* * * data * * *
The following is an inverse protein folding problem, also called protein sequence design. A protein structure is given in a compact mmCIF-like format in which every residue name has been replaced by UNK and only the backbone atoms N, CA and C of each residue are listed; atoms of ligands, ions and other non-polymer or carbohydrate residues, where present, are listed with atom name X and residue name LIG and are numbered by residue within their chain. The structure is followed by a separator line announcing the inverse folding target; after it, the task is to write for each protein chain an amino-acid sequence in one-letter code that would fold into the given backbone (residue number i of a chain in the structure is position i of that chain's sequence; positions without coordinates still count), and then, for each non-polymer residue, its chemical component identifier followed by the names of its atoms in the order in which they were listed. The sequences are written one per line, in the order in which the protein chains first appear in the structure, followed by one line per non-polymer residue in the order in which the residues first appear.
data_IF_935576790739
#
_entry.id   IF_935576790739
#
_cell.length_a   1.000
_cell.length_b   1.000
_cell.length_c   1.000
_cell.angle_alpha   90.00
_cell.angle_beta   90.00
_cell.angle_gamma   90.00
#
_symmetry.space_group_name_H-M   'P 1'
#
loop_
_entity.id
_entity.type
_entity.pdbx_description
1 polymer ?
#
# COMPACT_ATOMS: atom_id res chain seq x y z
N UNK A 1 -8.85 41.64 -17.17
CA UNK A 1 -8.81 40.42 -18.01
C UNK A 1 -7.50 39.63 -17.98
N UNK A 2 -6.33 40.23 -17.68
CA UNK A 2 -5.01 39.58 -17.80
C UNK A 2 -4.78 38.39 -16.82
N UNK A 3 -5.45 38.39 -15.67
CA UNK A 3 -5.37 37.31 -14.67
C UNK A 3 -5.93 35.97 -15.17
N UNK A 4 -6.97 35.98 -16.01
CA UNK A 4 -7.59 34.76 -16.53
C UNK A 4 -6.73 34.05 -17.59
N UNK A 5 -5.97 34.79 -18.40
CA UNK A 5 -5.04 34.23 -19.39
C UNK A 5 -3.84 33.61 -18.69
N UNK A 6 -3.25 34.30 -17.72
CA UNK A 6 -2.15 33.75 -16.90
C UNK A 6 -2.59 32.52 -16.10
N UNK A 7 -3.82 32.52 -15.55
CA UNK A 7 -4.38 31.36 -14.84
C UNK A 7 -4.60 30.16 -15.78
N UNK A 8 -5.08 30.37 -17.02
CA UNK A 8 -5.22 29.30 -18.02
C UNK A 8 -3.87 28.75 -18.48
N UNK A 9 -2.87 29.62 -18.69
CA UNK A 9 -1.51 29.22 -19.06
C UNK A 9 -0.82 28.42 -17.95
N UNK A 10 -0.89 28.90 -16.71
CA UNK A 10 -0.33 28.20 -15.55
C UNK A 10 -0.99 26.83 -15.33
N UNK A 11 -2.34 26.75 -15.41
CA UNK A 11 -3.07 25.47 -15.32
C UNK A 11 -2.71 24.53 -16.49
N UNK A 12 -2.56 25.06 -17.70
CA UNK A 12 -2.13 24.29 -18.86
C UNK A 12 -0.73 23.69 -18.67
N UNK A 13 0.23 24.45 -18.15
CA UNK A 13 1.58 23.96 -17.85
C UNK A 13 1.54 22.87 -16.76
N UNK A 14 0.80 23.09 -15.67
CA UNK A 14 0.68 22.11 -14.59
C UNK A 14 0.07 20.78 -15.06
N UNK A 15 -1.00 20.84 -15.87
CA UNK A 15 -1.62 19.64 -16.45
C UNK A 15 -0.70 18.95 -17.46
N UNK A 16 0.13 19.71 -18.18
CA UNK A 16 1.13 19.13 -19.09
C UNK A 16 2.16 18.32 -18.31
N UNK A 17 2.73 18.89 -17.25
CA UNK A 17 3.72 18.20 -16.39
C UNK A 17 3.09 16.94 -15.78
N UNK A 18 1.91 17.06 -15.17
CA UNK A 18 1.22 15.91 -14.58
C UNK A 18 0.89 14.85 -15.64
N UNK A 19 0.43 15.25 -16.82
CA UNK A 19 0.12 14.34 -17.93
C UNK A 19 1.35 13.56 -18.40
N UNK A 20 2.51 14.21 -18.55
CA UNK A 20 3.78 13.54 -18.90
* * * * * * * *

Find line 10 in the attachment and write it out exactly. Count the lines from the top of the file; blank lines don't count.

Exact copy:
_cell.angle_beta   90.00